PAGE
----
Today’s consumers have all developed their taste for food, as well as their eating habits, in childhood. We all eat the way we do partly because of meals and food memories from when we were growing up, including school lunches. Though Lunchables and mystery meat are iconic items in the cafeteria, they don’t exactly constitute an ideal diet. That’s why at the 2019 StarChefs International Chefs Congress, the Chef Ann Foundation held their first ever Real School Food Challenge — a contest for professional chefs to create affordable, nutritious dishes for kids.

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“Kids define the next generation of flavor, taste, and expression. And if we expose kids at a young age to the beauty of cooking with love, then they’ll grow up and connect with that as being the most important thing as opposed to highly-processed [fast food], which is what really represents our food system in America,” said Chef Daniel Asher of River and Woods in Boulder City, Colorado.“The school lunch program across the country has been terribly neglected as far as the principles of scratch-cooking, food made with love, and food that exposes kids to our global cultural experience. So I wanted to bring that in, those elements [to my dish].”

Asher prepared Asian-style stir-fry chicken sliders with a low-sugar and low-sodium quick-pickled banh mi vegetable mix (green papaya, carrots, celery root, and daikon radish), baby kale, and peanut sauce. “So kid-friendly, great flavor profile, great connection to our global community, and an awesome opportunity to reintroduce scratch-cooking principles, but in a very approachable and easily executed way for our school system in America.”

Meanwhile, other chefs decided to take a more basic approach to the challenge. “I’m here representing &Pizza, and there’s one thing that all kids love, which is pizza,” Chef Erik Bruner-Yang said. The thought process behind making his dish was to “figure out something that gets [kids] excited to eat, but also give them a nice balanced meal.” So he came up with a calzone with garlic ricotta, mozzarella, broccoli, and vegan sausage. “When I grew up I loved Hot Pockets,” he explained. “So we went with this kind of version of a Hot Pocket calzone, and our big twist is using the vegan sausage. It’s plant-based, so kids that don’t eat meat or do eat meat can enjoy it.”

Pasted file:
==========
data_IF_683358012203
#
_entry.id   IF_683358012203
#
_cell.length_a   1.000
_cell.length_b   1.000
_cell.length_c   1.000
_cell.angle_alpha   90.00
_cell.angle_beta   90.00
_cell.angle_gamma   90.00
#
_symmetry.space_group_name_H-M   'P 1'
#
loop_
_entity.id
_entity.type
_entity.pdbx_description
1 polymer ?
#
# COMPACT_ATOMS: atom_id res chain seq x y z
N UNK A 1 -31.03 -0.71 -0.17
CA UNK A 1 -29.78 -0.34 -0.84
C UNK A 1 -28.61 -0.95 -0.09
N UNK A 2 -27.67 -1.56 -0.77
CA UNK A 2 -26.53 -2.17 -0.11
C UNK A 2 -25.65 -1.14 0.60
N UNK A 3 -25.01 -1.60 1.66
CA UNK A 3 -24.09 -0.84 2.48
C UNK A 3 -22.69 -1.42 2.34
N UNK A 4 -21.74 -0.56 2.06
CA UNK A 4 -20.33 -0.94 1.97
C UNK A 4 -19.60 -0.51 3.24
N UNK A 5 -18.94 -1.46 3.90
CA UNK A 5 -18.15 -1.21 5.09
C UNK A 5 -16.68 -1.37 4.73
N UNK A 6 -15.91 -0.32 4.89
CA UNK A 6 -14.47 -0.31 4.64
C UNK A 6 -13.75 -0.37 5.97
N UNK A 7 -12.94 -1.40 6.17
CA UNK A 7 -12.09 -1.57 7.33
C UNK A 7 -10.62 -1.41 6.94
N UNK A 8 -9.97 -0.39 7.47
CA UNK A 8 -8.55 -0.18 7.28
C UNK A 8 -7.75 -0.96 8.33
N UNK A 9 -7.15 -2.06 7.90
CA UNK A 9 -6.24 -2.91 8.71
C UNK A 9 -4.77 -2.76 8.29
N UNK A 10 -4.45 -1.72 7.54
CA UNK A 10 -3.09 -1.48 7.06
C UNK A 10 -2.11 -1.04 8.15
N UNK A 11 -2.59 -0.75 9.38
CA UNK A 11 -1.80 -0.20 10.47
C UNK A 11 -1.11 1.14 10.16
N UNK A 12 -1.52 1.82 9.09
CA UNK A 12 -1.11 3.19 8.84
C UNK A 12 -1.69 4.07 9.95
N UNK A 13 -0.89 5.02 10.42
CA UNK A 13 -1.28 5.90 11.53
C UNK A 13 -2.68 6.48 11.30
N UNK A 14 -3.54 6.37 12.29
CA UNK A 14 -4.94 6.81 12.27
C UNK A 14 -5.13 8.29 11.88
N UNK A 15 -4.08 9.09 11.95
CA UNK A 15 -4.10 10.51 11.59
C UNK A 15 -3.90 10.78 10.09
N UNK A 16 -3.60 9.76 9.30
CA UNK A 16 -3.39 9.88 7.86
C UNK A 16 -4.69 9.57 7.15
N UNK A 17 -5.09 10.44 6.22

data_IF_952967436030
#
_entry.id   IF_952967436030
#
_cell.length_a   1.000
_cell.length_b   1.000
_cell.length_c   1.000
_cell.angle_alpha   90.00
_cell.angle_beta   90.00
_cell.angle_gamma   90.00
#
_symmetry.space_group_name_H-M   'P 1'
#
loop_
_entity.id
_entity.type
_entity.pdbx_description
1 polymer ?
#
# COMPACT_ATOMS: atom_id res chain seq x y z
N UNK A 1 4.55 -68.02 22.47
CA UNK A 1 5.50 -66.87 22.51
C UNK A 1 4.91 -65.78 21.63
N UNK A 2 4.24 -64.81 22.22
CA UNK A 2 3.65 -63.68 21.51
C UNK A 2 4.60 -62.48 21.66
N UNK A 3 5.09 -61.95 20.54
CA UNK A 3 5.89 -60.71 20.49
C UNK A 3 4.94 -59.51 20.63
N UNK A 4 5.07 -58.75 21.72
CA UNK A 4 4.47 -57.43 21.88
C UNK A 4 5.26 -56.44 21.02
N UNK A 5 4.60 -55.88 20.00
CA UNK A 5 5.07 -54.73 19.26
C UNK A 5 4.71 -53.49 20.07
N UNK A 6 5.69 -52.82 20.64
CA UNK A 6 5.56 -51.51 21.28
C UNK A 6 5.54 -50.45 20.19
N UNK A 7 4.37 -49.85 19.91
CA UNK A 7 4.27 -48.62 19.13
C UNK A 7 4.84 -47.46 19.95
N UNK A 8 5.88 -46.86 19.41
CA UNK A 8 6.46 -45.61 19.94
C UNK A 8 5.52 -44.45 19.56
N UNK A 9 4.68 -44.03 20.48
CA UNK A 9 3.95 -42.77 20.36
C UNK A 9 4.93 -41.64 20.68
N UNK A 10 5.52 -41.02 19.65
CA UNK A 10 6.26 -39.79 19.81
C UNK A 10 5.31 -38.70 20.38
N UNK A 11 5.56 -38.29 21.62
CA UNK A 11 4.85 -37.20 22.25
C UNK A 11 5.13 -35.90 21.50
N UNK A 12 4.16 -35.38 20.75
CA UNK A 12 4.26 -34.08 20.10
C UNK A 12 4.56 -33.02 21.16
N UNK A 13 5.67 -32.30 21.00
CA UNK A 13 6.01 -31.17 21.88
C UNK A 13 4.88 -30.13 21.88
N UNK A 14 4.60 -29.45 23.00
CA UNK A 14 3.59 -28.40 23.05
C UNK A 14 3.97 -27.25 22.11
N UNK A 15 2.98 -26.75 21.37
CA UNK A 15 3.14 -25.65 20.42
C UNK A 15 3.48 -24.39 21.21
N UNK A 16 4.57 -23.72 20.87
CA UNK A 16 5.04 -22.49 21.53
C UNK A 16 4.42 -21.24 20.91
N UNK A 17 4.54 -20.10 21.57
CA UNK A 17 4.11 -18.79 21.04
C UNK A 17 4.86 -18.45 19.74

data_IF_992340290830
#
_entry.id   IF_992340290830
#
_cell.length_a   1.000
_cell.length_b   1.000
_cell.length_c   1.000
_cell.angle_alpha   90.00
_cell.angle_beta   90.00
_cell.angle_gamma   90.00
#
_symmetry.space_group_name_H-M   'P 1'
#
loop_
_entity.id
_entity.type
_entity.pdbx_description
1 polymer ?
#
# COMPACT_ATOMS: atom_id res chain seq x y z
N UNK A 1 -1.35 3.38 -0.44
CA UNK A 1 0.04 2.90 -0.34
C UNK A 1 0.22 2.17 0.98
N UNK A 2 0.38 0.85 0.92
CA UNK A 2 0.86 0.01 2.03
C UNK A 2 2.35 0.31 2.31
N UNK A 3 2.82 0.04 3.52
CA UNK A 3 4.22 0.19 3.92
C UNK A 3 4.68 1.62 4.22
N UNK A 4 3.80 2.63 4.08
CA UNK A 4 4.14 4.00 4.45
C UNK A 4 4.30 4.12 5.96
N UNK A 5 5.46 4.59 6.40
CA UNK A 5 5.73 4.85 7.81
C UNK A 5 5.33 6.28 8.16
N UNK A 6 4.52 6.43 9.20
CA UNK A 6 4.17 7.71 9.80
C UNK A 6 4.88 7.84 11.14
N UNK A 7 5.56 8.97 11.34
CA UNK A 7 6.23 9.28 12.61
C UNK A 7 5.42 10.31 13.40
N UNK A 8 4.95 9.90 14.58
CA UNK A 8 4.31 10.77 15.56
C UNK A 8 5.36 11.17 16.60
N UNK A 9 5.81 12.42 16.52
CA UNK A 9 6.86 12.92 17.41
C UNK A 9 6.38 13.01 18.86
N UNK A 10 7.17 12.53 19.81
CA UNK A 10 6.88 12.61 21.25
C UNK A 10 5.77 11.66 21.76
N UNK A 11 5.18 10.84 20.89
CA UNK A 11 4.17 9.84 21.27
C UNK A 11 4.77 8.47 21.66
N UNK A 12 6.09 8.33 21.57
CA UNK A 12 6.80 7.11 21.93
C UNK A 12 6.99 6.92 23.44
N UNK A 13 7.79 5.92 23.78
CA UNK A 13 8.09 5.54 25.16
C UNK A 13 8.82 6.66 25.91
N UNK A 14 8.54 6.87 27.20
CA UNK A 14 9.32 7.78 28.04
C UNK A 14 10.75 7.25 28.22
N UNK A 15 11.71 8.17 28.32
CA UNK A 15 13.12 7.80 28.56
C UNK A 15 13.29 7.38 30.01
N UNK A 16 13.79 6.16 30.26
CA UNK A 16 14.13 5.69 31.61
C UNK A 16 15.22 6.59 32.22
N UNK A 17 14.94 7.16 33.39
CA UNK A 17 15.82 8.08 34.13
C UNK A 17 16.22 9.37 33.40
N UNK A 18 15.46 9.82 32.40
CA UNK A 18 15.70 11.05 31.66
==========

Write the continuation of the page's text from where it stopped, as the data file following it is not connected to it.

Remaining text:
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Chef Nathaniel Zimet of Boucherie in New Orleans already has experience providing school lunch to a couple of private schools in his city, and decided to showcase a meal that he would typically serve there. Zimet served red beans and rice with a turkey andouille. Chef Stephen Williams of Bouquet Restaurant in Covington, Kentucky has also been working with Chefs Collaborative in Ohio and Kentucky to bring better, healthier meals into the school system. For the Real School Food Challenge, he prepared his own version of spaghetti and meatballs.

“We’ve got a three and a four-year-old, and we thought about what they would eat, while getting as much nutritional things into it,” Williams said. “We took ground beef, and we cut that with zucchini, and we used gluten-free oats as a binder so it stayed gluten-free, just in case; and then we took our tomato sauce, and buzzed that with spinach to thicken it.”

However, it was Chef Mihoko Obunai — who currently works as a school chef at Midtown International School in Atlanta — who won the competition with her Japanese chicken curry with rice. “This is a very typical Japanese school lunch because it’s nutritional, tasty, and cheap,” Obunai said. She developed the recipe so that each meal costs as low as $1.19. She also made sure that the dish wasn’t too spicy, so that kindergarten and high school kids alike can enjoy the food.

Though Obunai started out working at both fine dining and casual restaurants, she decided to dedicate her life to making sure school children could eat quality food. “I wanted to be more involved in something for the future,” she told the Chef Ann Foundation. “School meals are important because it’s like education for children on how to eat, and then when they grow up they know how to cook and eat well.”

Continue reading, find part 6 here: Chef Diego Guerrero Shows How He’s Breaking the Rules of the Fine Dining Scene

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